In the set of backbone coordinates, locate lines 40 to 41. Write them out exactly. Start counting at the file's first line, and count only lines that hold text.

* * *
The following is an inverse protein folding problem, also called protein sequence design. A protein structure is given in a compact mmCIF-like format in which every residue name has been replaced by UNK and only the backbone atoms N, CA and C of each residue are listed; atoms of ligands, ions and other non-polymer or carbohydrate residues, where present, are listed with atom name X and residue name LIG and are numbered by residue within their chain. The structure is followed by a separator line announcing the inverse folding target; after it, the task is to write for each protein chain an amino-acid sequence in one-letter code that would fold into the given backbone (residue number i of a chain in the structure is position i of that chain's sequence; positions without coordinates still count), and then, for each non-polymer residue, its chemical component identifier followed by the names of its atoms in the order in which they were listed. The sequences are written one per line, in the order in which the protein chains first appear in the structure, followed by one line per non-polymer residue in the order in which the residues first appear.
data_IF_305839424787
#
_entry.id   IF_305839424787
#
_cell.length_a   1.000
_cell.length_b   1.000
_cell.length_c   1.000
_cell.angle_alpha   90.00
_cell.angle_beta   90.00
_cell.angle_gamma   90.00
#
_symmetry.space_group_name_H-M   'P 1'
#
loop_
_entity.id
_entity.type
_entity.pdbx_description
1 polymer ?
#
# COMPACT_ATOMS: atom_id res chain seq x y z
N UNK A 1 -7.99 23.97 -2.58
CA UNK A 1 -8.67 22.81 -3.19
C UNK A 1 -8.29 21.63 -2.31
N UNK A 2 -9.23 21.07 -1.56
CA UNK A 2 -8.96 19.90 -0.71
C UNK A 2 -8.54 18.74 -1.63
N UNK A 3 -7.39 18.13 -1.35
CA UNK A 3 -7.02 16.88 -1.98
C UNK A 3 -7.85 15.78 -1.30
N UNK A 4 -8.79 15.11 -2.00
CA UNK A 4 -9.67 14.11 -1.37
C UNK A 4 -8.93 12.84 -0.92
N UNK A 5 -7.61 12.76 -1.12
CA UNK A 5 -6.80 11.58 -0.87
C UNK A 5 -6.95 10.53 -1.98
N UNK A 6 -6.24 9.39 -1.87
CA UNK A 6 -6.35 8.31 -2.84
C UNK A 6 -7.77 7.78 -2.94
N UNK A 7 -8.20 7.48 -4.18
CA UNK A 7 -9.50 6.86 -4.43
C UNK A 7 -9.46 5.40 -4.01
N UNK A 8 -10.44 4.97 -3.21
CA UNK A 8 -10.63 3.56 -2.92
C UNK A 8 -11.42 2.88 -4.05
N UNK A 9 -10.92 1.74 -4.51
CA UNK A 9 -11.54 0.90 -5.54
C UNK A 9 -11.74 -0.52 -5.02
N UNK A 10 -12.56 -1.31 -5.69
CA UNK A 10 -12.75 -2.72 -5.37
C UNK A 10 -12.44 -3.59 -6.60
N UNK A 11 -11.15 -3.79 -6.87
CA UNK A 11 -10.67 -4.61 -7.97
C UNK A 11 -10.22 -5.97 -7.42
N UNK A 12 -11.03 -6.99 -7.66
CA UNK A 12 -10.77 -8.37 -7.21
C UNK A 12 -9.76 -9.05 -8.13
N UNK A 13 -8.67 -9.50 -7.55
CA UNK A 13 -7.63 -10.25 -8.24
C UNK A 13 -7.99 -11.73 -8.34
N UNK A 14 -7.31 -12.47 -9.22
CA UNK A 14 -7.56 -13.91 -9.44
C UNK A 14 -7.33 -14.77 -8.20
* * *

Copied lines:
N UNK A 7 -8.20 7.48 -4.18
CA UNK A 7 -9.50 6.86 -4.43